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This page contains all of the posts and discussion on MemeStreams referencing the following web page: Joe Trippi (Dean's Campaign Manager) at Etech. You can find discussions on MemeStreams as you surf the web, even if you aren't a MemeStreams member, using the Threads Bookmarklet.

Joe Trippi (Dean's Campaign Manager) at Etech
by Decius at 10:16 pm EST, Mar 3, 2004

] The press that didn't understand what the campaign was,
] now sees itself qualified to judge if its a success or
] not. Broadcast politics has failed us miserably. No
] debate about the Patriot Act. DMCA isn't being discussed
] during the mainstream media. Its all on the Internet.

I previously memed two different text versions of this, both of which had various gaps. Here is the actual audio. Stream it. This is 46 minutes of incredible stuff. Furthermore, this site has tons of other very good Etech talks archived. If you find something particularly notable please meme it.

I want to clearly explain what this talk is about. Trippi is a dull public speaker. However, his content is worth his monotone. This isn't about Dean. This isn't really about the democratic party. Obviously the democrats have a problem, in that the Republicans do a much better job a actually mobilizing grass roots support, and Trippi discusses that. Obviously Trippi is a democrat first and a dean supporter as well. However, and Trippi makes this clear, this is about who the political constituency is.

In working with EFGA in the mid nineties I dealt directly with the political system first hand, and I learned one thing primarily. Politics is about power. Unless you can prove beyond a shadow of a doubt that the issue you are concerned with is of clear strategic importance to the viable operation of the country, or has unquestionable implications for established Constitutional law, you win or loose based on how powerful you are.

When I say power I mean real power. People usually operate on the naive belief that things like petitions and protests are effective at changing political decisions. This is wrong. No one cares what you think unless they are trying to keep the matter out of the press. If they don't have an interest in keeping the issue off the media radar, then they only care about your money, or your vote. If you want to influence the situation, you need to provide actual financial or direct voting assistance to a particular politician who will do what you want.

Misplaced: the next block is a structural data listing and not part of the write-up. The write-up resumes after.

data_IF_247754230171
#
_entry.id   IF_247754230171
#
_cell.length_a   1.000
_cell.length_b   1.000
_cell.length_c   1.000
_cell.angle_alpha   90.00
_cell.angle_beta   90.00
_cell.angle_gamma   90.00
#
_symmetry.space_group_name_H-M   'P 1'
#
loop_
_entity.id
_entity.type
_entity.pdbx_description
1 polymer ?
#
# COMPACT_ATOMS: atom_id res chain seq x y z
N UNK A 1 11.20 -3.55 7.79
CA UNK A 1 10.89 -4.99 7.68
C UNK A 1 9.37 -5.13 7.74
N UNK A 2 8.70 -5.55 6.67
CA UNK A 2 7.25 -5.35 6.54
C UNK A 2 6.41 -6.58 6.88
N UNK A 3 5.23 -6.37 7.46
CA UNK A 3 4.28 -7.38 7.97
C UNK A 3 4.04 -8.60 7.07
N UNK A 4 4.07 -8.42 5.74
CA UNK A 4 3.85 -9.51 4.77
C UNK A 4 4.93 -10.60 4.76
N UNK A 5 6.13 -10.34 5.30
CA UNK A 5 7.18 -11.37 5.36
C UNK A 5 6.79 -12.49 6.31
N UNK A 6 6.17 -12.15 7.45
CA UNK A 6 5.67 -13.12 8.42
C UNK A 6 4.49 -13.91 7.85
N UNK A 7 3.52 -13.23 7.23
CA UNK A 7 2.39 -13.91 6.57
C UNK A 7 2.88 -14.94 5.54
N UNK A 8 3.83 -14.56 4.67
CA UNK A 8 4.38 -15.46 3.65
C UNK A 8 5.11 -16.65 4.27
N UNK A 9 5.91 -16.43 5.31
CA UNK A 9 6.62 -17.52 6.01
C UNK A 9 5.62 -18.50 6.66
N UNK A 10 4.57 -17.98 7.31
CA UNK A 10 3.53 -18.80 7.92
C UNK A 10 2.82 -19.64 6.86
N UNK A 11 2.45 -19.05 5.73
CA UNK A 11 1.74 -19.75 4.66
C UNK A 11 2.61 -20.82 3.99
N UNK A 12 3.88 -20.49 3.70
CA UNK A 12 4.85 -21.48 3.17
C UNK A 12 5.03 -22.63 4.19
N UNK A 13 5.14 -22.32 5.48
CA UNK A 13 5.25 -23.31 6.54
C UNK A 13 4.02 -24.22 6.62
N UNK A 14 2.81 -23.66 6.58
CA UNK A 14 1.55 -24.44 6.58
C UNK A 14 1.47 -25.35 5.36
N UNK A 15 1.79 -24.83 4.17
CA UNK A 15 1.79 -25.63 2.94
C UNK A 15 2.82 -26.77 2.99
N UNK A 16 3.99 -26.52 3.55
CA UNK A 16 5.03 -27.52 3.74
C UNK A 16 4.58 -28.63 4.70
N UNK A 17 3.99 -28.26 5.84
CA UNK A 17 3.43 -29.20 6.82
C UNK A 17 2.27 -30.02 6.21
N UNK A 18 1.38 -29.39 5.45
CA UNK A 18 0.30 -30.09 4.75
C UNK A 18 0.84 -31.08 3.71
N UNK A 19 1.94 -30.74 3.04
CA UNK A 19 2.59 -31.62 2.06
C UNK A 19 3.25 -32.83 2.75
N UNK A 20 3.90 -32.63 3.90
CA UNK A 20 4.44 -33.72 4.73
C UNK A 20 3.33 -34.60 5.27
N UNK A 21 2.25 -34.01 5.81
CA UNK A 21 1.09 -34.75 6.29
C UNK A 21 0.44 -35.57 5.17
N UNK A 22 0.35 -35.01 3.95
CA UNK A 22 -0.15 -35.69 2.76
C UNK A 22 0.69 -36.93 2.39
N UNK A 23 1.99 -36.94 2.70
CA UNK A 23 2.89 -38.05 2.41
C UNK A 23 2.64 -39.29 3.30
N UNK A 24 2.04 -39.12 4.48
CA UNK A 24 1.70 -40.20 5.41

Most people just don't get that. They think the government ought to do what they want simply because this is a democracy and thats how democracy works. Wrong. The government does what you want because it does not have a choice. If you can't put the government in that position, you will not get what you want. That is what democracy is all about. Giving the people the ability to put the government in a position where it cannot operate in a manner contrary to their interests.

This talk is about who actually has the power. This talk is about who the political constituency is. Is the constituency built of the ruling class, that controls the party system and funds the campaigns, or is the constituency built of the actual people. Do we really have democratic institutions?

My wording their sounds conspiratoria... [ Read More (0.2k in body) ]

RE: Joe Trippi (Dean's Campaign Manager) at Etech
by Jeremy at 12:32 am EST, Mar 4, 2004

Decius wrote:
] This talk is about who actually has the power. This talk is
] about who the political constituency is.
] That is what this is about. and the reality of this is
] important regardless of what side of the isle you identify
] with. (In fact, I would go further to say that identifying
] with a side is also part of the problem, but then I'll loose
] most of you.)

In listening to this talk, it seems to me that the "grass roots" movement of which Trippi speaks was ahead of its time in pushing Howard Dean into the Democratic presidential primaries.

This is really, deeply, ultimately about changing the nature of American politics. Shifting the battleground and changing the conversation. Trying to do this directly within either of the two major parties will be quite difficult, and immediately pushing to elect a President is just going for broke.

Better to start at the local level, finding and electing people who "get it" at the city, county, and state levels. A movement can mobilize and achieve real results on this scale without confronting as many of the roadblocks that Dean faced. The local news media in most markets is considerably less savvy, and less powerful, than the national media.

Joe Trippi on Digital Democracy
by Jeremy at 12:23 am EST, Mar 4, 2004

Joe Trippi, the man whose ground-breaking use of Internet-based campaigning propelled Howard Dean from obscurity to early front-runner, takes Teach-In participants inside the campaign's unconventional experiment in Internet politics, and looks at both victories and lessons learned. The other candidates are rushing to emulate Trippi's Internet strategy -- as Wired News declared, "Internet politics is dead. Long live Internet politics."

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